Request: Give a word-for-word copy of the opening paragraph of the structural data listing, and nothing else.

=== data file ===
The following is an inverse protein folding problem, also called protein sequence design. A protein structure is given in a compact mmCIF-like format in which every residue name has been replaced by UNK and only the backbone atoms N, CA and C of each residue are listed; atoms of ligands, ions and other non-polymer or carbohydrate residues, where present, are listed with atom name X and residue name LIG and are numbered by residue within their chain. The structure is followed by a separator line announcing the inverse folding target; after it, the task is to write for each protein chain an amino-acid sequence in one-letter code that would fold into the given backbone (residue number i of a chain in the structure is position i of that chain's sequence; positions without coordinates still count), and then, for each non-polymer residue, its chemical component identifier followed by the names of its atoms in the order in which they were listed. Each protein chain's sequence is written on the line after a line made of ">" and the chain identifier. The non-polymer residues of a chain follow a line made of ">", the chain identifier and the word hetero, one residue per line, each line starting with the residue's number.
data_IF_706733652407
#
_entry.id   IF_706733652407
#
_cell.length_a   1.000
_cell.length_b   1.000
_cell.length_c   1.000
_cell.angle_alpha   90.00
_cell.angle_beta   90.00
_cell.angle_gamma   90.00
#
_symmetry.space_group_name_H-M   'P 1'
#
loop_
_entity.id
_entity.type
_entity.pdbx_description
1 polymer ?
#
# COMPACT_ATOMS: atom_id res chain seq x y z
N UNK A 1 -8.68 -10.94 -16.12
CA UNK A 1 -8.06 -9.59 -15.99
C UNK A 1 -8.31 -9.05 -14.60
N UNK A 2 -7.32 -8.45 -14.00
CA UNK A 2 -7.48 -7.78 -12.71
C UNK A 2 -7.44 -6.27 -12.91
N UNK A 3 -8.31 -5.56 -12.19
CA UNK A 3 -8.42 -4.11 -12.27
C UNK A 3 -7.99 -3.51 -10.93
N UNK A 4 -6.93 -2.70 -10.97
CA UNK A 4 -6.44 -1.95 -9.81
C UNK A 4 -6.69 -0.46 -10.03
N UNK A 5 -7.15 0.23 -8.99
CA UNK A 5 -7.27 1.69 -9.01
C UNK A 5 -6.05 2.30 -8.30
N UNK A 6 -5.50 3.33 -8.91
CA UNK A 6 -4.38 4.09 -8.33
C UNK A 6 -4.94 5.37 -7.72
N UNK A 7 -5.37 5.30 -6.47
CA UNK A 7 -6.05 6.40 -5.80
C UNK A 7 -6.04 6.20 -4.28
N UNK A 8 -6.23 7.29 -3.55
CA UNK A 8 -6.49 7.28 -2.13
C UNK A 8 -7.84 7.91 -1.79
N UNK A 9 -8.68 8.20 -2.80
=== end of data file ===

The following is an inverse protein folding problem, also called protein sequence design. A protein structure is given in a compact mmCIF-like format in which every residue name has been replaced by UNK and only the backbone atoms N, CA and C of each residue are listed; atoms of ligands, ions and other non-polymer or carbohydrate residues, where present, are listed with atom name X and residue name LIG and are numbered by residue within their chain. The structure is followed by a separator line announcing the inverse folding target; after it, the task is to write for each protein chain an amino-acid sequence in one-letter code that would fold into the given backbone (residue number i of a chain in the structure is position i of that chain's sequence; positions without coordinates still count), and then, for each non-polymer residue, its chemical component identifier followed by the names of its atoms in the order in which they were listed. Each protein chain's sequence is written on the line after a line made of ">" and the chain identifier. The non-polymer residues of a chain follow a line made of ">", the chain identifier and the word hetero, one residue per line, each line starting with the residue's number.